Martin Peter (Switzerland) 1; Madeleine Guyer (Switzerland) 1; Jurg Fussler (Switzerland) 1; Nina Knittel (Austria) 2; Gabriel Bachner (Austria) 2; Magnus Benzie (Switzerland) 3; Clements Hasse (Germany) 4
1 - INFRAS AG; 2 - Wegener Center for Climate and Global Change, University of Graz (WegCenter/UniGraz); 3 - Stockholm Environment Institute, SEI; 4 - German Environment Agency
Until now, the effects of climate change have mostly been studied within political boundaries. However, depending on the extent of global connections with vulnerable countries, international effects of global climate change come to the fore. This applies especially for countries which are strongly interwoven with the global economy, such as European countries with vital international trade relations, a pronounced global division of labour, highly interlinked industrial production processes and a high importance of imports and exports. Thus, European countries may be affected by global climate change via trade flows: the more open an economy, the higher its exposure to economic impacts of climate change through international impact chains. In this session four contributing authors present their latest research results on this topic, showing that climate change impacts transferred via international impact chains are at least as important as climate change impacts that occur within (national/political) borders.
Researchers, consultants, policy makers in the field of climate change impacts and adaptation strategies, private sector representatives
The audience will receive insights into the latest findings of a German and a Scandinavian research project with strong policy focus. They will benefit from results and discussion of a highly important topic which is – until now – only very little analysed. The topic is of high relevance for an audience working at the nexus of research, policy and the private sector. Discussions will trigger the further development of the topic amongst researchers, policy makers and the private sector.
Proposed format for the session
The session will be formed by four presentations (each speech 15 minutes incl. Q&A after each presentation) the focus after the presentations will be on an audience discussion (45 minutes), the discussion will be moderated by the session leader.
Contributing Authors abstracts
1. Madeleine Guyer (INFRAS Switzerland):
Overview of international impact chains how worldwide effects from climate change may affect European Countries over trade relations for the example of Germany, it will be shown which countries and what kind of goods are primarily exposed. The analysis of the possible impact chains results in a rating of the economic relevance (risk and opportunities) of the identified impact chains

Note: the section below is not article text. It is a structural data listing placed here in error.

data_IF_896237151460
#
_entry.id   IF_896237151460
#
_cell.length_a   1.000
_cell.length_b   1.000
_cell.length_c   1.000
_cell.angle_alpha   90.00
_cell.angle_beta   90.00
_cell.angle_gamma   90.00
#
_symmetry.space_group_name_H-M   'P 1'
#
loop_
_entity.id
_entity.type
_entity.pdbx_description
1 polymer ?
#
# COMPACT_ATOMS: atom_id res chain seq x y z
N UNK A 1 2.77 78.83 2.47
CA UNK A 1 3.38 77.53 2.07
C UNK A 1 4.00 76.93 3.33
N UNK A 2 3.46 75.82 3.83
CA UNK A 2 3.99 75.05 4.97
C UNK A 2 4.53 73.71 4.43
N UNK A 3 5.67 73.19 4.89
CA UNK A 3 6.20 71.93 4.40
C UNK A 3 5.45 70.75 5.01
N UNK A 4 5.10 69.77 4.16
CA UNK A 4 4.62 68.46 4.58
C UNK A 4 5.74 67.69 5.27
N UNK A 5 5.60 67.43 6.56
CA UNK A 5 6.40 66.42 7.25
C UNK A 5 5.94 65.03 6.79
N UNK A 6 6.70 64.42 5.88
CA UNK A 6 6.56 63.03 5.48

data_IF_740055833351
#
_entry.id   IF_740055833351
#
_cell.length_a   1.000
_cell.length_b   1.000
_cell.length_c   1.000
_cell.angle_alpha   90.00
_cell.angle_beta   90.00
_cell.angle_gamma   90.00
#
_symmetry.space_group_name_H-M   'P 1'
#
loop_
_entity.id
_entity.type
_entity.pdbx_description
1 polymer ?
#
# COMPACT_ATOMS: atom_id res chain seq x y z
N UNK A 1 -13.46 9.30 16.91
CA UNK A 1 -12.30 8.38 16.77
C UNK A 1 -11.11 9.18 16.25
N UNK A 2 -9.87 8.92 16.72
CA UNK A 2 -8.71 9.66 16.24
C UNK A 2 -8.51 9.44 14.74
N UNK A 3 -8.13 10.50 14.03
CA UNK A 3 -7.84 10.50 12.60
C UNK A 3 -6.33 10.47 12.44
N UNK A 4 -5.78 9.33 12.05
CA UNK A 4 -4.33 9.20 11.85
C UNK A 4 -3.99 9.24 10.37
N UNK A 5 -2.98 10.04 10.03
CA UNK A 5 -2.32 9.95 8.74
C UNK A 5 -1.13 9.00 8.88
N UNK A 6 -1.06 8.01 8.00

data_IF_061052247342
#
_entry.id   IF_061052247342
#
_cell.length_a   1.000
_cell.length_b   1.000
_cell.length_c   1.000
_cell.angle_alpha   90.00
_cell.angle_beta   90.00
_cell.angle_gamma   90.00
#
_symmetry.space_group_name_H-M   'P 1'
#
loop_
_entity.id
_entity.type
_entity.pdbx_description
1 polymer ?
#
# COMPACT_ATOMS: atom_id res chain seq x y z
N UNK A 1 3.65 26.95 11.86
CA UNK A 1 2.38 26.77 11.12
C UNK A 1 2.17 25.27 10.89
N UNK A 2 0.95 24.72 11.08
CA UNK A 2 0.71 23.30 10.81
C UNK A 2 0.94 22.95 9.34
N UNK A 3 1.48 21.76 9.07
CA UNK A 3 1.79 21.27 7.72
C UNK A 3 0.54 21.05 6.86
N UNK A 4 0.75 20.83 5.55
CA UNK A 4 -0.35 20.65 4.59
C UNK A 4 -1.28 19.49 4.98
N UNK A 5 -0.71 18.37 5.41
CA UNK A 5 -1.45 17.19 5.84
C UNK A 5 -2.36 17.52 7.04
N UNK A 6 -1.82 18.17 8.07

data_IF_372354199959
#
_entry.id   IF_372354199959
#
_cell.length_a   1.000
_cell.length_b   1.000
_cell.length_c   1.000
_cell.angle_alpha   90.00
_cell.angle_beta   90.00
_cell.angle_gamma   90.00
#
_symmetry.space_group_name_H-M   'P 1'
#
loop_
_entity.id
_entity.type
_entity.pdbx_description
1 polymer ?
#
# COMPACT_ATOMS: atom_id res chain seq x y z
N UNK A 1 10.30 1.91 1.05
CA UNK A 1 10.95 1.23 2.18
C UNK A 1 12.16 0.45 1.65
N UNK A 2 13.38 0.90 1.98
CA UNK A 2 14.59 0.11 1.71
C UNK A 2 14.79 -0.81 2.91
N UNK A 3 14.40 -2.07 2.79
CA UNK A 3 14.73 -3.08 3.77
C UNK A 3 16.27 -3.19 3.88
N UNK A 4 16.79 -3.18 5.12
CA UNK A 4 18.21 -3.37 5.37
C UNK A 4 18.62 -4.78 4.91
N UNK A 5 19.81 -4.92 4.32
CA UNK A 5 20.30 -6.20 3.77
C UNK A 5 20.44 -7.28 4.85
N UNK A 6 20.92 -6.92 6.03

- Why to focus on international climate change impacts?
- Exposition of German trade partners to climate change
- German foreign trade is affected over various impact chains
- Potential risks and opportunities for Germany
- Need for adaptation measures, government actions?
The session also provides insights in ongoing projects from Switzerland dealing with international impacts of climate change.
2. Nina Knittel (Uni Graz, Austria)
This presentation provides a quantitative assessment of global climate change impacts transferred to the German economy via trade, by focussing on heat-related labour productivity losses (e.g. in the manufacturing sectors), sea level rise, change in agricultural yields and reduced purchasing power in destination countries of German exports.
We assess the effects by means of a global, multi-regional, multi-sectoral computable general equilibrium model, comparing a baseline scenario (SSP2 and SSP3) with an ensemble of climate change scenarios in 2050 (RCP4.5 and RCP8.5 assessed by three global climate models).
We find that all impact chains lead negative economic consequences in all world regions with most severe effects in Southeast Asia, China, India, Africa and the Middle East. The largest driver of the results are changes in labour productivity. In response to these global impacts, German trade flows shift with respect to region and sectors both for imports and exports. Regionally, non-European countries become less attractive trading partners, while trade within Europe intensifies. On a sectoral level, the trade balance increases in machinery, electronic equipment, textile and chemical products. Overall, Germany can improve its trade balance, however, effects on both German GDP and welfare are clearly negative.
3. Frida Lager & Kevin Adams (SEI, Sweden)
An overview of the potential global distribution of trade-related climate risk exposure will be offered, before focusing on how a highly trade-dependent country like Sweden can begin to assess its own exposure using quantitative indicators. Results of an initial study will be presented, showing the limitations and opportunities provided by existing national trade statistics and new modelling approaches respectively. The presentation will also address governance questions about how such data might be used to improve adaptation planning.
4. Clemens Haße (UBA, Germany)
The National Adaptation Strategy (NAS) in Germany acknowledged the possible risks arising from climate change induced impact in other world regions. But it also stated that more research is needed to understand the detailed relation. This presentation will sum up the research done recently in this field and discussed how to bring the findings into the policy sphere.